I’ve only just arrived in the UK, but from I’m hearing around the traps, Cummins and Hazlewood will play.
After that, it depends on the conditions. If the pitch is likely to offer some movement, they may well opt for Pattinson to put the ball in the right area and get the most from the assistance.
If it is flat, then Starc’s pace through air might be the better option.
Like England, Australia will have to find a way to score runs and, in their bid to do that, they could reunite Steve Smith, David Warner and Cameron Bancroft, the trio that were banned for using sandpaper on the ball in South Africa last year.
For Smith and Warner, this was always going to be their first opportunity to play Test cricket, while Bancroft, whose ban was shorter, has earned his chance by making runs in Southampton.
Smith and Warner got a taste of the reception they will receive at Edgbaston during the World Cup.
To me, the booing was a little harsh. What they did is long way into the past and they have paid a heavy price for what they did.
But it is also to be expected. For all three, the best way to deal with it is to score runs. If they do that, it will help them to move on from the whole affair. If they don’t, the crowd will continue to remind them and it could turn into a very long series.
Of the three, perhaps the most interesting to observe will be Smith. Remember, he was the best Test batsman in the world at the time he was banned.
In the last Ashes series, he was a major difference between the sides, piling on 687 runs. England could barely get him out.
Can he reach the same heights again? The past year has really knocked him around and that has taken its toll.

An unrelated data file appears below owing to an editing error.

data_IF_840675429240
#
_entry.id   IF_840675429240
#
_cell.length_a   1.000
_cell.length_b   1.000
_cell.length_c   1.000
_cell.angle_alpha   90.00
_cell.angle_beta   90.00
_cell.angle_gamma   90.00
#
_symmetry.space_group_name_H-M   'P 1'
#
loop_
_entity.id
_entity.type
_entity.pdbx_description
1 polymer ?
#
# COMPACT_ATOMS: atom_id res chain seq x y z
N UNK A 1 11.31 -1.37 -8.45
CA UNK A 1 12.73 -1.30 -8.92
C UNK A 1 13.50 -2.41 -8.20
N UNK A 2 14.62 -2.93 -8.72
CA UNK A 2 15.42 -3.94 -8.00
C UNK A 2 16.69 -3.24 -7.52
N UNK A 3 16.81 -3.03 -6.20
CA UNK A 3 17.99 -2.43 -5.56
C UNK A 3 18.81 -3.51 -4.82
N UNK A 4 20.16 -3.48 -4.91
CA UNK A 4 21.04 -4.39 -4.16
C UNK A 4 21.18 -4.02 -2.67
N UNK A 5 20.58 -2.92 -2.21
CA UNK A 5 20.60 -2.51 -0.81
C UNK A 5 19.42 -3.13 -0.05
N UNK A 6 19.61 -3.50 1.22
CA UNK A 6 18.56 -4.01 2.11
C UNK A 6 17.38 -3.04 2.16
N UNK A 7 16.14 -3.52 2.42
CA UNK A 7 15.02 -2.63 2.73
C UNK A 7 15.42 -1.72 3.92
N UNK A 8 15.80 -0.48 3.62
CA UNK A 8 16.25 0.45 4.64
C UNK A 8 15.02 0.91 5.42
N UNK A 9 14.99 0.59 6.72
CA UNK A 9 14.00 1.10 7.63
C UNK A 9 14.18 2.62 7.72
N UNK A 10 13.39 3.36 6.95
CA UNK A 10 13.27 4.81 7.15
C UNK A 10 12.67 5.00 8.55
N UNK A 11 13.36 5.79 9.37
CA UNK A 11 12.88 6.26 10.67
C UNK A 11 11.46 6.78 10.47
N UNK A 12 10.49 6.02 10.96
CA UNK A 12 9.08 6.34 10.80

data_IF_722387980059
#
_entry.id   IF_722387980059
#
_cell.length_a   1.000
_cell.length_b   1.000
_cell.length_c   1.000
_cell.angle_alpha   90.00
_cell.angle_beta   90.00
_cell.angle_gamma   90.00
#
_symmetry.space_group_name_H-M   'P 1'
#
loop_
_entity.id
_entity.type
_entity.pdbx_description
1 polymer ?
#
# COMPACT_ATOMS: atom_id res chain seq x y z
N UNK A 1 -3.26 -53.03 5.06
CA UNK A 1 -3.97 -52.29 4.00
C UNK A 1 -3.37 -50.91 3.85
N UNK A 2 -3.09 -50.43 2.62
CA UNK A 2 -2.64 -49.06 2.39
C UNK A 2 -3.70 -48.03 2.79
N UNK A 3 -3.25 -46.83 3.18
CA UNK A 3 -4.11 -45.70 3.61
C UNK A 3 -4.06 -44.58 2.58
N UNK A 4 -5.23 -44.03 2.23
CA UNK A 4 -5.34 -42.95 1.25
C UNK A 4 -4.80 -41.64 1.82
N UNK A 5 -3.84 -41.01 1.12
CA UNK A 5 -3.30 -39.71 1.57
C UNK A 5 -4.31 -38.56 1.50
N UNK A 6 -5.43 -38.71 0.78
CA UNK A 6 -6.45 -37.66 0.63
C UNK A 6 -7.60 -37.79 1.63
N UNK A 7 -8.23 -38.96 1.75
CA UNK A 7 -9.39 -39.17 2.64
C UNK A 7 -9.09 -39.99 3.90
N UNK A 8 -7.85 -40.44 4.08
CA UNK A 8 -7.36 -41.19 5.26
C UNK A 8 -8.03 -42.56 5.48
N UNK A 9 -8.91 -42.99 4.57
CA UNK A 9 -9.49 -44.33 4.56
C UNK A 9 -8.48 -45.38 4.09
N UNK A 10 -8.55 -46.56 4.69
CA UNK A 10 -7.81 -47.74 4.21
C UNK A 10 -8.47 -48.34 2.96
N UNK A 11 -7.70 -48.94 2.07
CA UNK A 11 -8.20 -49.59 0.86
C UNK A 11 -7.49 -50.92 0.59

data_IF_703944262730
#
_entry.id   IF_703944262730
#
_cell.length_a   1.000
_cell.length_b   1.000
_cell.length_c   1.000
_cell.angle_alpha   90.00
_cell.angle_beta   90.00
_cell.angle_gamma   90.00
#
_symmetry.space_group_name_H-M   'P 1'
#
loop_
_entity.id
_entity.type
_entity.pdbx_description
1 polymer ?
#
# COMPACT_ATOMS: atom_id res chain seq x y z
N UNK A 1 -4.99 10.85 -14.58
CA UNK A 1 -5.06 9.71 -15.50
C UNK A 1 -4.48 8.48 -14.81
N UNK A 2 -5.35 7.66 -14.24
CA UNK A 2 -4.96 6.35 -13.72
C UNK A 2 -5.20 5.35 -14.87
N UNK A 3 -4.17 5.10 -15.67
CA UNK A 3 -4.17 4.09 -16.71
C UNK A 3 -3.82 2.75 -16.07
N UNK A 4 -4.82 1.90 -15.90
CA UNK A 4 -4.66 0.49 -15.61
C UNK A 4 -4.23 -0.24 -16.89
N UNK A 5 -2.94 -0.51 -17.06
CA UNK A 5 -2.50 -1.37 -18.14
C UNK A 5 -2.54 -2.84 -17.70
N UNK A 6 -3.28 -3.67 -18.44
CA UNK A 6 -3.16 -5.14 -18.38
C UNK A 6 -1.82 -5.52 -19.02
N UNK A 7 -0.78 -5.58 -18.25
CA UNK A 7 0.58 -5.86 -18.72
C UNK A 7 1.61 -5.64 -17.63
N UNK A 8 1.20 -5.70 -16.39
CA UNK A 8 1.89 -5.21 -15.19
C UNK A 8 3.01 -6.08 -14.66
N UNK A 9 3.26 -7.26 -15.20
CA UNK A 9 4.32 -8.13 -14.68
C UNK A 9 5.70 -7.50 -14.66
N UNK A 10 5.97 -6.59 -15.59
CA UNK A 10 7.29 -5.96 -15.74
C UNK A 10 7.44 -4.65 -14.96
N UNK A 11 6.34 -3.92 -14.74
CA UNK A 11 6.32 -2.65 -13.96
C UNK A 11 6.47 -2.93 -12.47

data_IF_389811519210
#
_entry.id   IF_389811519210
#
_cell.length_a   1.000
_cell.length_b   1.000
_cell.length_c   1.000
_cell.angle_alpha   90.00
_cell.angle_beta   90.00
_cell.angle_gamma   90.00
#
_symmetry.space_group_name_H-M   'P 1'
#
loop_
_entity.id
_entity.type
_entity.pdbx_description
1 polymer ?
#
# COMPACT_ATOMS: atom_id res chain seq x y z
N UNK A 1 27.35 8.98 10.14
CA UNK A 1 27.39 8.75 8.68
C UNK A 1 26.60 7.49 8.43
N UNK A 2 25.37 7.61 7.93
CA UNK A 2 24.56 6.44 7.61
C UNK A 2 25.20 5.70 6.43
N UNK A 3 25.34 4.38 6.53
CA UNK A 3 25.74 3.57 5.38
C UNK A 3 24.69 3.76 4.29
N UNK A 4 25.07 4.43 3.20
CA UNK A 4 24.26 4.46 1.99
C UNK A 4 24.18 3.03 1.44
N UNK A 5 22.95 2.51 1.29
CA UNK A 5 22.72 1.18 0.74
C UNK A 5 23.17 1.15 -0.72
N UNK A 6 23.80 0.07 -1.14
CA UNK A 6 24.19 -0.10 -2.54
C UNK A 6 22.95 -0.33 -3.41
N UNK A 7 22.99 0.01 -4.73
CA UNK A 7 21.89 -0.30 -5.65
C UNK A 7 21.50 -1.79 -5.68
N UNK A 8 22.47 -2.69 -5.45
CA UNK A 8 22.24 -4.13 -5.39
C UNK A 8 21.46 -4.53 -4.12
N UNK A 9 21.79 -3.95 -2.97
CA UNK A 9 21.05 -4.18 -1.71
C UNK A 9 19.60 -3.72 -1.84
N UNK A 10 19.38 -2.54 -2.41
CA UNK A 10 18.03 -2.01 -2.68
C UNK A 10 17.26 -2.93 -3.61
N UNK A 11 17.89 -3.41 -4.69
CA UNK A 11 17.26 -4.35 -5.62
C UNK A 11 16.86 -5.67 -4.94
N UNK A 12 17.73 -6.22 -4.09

However, he loves cricket and we saw glimpses during the World Cup that he might be getting back towards something near his best.
If he can score runs during the Ashes, in front of the toughest crowd he will ever face, it will show tremendous strength of character.
And so to Edgbaston, the first Test of the series. England’s love of playing there reminds me of when Ashes series down under start in Brisbane, one of Australia’s happiest hunting grounds.
Tests at the Gabba often set the tone for what is to come. If England win this week, that will put them right on track to regaining the urn.
But if Australia win, that will be a huge step towards a first series win here since 2001.
The Ashes has been dominated by the home teams for the best part of two decades and, even though Australia have a good chance of ending that this time, the two sides are very evenly matched. I find it hard to say the team that I back will lose, or even draw, a match and so I do think Australia will win the series, but I’m not sure on the scoreline.
I’m not one for making those sorts of predictions….
|Men’s Ashes 2019: England v Australia, first Specsavers Ashes Test|
|Date: 1-5 Aug. Time: 11:00 BST. Venue: Edgbaston|
|Coverage: Ball-by-ball Test Match Special commentary on Radio 5 Live Sports Extra and BBC Sport website, plus in-play highlights and text commentary|
Glenn McGrath was speaking to BBC Sport’s Stephan Shemilt.